Happy Perfect Picture Book Friday, dear friends. Are you having a bad hair day? Never fear – THE HAIR BOOK is here!Continue reading
WILL WRITE FOR COOKIES
INSIGHT – INFORMATION – INSPIRATION
PAT ZIETLOW MILLER
Writing a book is a big thing. And getting it published is even bigger. My guest today is amazing…she has done this not once, not twice, but many times…and she is not done yet. That’s why I was so thrilled when she agreed to be interviewed for Will Write for Cookies.
Pat Zietlow Miller has five picture books in print and five more on the way. Her debut, SOPHIE’ S SQUASH, won the Golden Kite Award for best picture book text, an Ezra Jack Keats New Writer Honor and a Charlotte Zolotow Honor. It also won the Midwest Region Crystal Kite Award and was a Cybils’ finalist. WHEREVER YOU GO briefly made Midwest Booksellers bestseller list and won a Crystal Kite Award and SHARING THE BREAD was the No. 1 Amazon.com release for new Thanksgiving books. She lives in Madison, Wisconsin with one wonderful husband, two delightful daughters and two particular cats.
Please make sure you read down to the end of the post to find out how to get entered into the GIVEAWAY for a copy of Pat’s newest book, Sophie’s Squash Goes to School.
I know Pat’s got so many insights to share with us…so let’s get to it!
WELCOME, PAT! We are so happy to have you here today.
ME: Who were your favorite authors/illustrators when you were a child?
My two favorite books as a child were THE WESTING GAME by Ellen Raskin and BRIDGE TO TERABITHIA by Katherine Patterson. I was in awe of both of them and the shiny Newbery Award stickers on their book jackets. I read them and re-read them. And, when my youngest read THE WESTING GAME and midway through told me, “I think Angela is the bomber.” I just about burst with pride.
I also read a ton of Paul Zindel when I was in middle school. Other books I remember reading and re-reading were the ENCYCLOPEDIA BROWN series, the ANNE OF GREEN GABLES series and the BOXCAR CHILDREN series. We also had tons of Hardy Boys and Nancy Drew mysteries in my house.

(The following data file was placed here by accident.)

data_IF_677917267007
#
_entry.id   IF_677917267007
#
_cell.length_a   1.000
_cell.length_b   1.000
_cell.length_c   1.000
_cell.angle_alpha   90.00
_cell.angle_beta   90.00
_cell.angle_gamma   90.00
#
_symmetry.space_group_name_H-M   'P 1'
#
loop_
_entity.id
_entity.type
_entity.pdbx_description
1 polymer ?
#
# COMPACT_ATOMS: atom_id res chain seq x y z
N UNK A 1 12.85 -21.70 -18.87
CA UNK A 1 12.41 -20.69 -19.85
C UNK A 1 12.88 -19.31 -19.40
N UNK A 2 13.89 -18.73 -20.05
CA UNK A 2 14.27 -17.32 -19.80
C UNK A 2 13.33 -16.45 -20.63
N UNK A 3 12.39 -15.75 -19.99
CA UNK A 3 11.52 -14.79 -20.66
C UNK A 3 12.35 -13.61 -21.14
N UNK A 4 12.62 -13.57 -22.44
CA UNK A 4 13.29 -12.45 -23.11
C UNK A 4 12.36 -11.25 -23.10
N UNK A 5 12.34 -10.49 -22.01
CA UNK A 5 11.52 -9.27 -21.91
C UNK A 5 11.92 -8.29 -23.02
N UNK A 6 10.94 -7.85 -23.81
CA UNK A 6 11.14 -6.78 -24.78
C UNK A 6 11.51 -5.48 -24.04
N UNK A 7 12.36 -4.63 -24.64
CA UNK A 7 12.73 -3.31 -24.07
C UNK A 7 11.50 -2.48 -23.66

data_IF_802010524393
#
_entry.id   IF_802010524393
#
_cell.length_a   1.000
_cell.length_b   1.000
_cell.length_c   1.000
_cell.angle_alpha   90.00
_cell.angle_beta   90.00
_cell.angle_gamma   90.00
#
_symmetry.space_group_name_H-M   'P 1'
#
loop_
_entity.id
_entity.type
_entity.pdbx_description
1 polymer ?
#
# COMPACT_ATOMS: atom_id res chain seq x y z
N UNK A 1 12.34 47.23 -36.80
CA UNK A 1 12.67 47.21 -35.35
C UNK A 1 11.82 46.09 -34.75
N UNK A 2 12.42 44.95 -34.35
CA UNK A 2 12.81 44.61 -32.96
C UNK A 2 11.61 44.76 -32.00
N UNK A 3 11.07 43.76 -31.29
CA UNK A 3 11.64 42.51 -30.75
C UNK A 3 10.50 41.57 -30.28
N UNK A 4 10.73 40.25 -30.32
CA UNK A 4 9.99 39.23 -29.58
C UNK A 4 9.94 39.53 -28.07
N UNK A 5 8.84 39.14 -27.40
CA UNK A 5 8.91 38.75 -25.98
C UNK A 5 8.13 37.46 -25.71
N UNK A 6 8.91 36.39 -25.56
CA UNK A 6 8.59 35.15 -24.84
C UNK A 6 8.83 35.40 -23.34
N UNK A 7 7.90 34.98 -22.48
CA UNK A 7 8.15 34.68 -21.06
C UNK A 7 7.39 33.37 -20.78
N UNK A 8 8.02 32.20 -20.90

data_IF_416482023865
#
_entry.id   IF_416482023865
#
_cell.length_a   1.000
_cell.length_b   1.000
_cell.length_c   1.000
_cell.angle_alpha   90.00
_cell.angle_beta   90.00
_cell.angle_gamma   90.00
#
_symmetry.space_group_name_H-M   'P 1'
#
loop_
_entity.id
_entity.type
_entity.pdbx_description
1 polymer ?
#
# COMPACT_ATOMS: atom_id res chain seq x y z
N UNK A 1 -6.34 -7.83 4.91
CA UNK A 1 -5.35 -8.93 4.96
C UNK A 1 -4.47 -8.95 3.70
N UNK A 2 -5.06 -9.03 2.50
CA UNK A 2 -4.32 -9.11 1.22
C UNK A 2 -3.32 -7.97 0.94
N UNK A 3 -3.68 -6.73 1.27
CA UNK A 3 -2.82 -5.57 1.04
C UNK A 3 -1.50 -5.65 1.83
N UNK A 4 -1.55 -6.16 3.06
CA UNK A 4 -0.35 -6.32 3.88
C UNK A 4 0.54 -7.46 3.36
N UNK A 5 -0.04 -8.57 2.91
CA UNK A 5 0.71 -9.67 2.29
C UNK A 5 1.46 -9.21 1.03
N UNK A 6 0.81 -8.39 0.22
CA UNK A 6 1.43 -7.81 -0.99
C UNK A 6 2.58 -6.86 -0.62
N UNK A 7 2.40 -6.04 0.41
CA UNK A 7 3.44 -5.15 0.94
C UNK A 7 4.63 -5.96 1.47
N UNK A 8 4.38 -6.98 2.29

Interestingly enough, as someone who loves picture books like I do, I remember very few picture books from my childhood. I can only think of three that I remember reading – WHEN I HAVE A LITTLE GIRL by Charlotte Zolotow, MY FIRST COUNTING BOOK by Lilian Moore and THE GOLDEN EGG BOOK by Margaret Wise Brown.
I remember more picture books from when I a teen and young adult because I’d read them in the library and the bookstore. In fact, when I was in college, I bought my very own copy of ALEXANDER AND THE TERRIBLE, HORRIBLE, NO GOOD, VERY BAD DAY because I loved it – and Judith Viorst – so much. Note: I still do. She is my picture book writing idol.
ME: What do you know now that you wish you had known when you first started writing for children?
- That you’ll always have something to worry about even when you’ve achieved what you thought were your goals. Publishing that first book is awesome, but it doesn’t erase any self-doubt you might be carrying around.
- That worrying, in general, is useless. I know this now, but that doesn’t mean I always can avoid it. But now, at least, I try to recognize it for what it is and either head it off at the pass or channel it into a more productive direction. So much of publishing is out of an author’s control, so focusing on the activities that you truly have some say over is the only way to stay sane.
ME: Where do you like to write/draw – inside, outside, a special area in your home, on the computer, in a notebook? And when do you find time to write?
I write inside. I’m a bit of a fragile flower when it comes to outdoor activities. I get hives if I’m in the sun for too long and I don’t handle extreme heat well. So I’ll always go for the climate-controlled activity.
Usually, I write at my kitchen table using my laptop with the rest of my family going about its business around me.
On very rare and lucky days, I’ll take my laptop to the Fitchburg Public Library and set up shop there. It’s peaceful and quiet and lovely, and being surrounded by so many books is inspiring. It’s good karma. As an aside, I’m always surprised by how many adults talk loudly on their cell phones in the library. I’m not someone who thinks libraries should be silent, but people there should be considerate of the people around them.
ME: When during the day (or night) are you most productive? Do you set a schedule for working or do you write/draw when the muse speaks?
I have a full-time day job, so I mostly write in the evening or on weekends.
But ideas can come at any time – they don’t care where I am. Sometimes, when I’m not at home, I’ll get inspired and scrawl the idea for a story on whatever piece of paper happens to be handy and then I’ll take it home with me to work on when I’m free.
ME: Why do you write for children?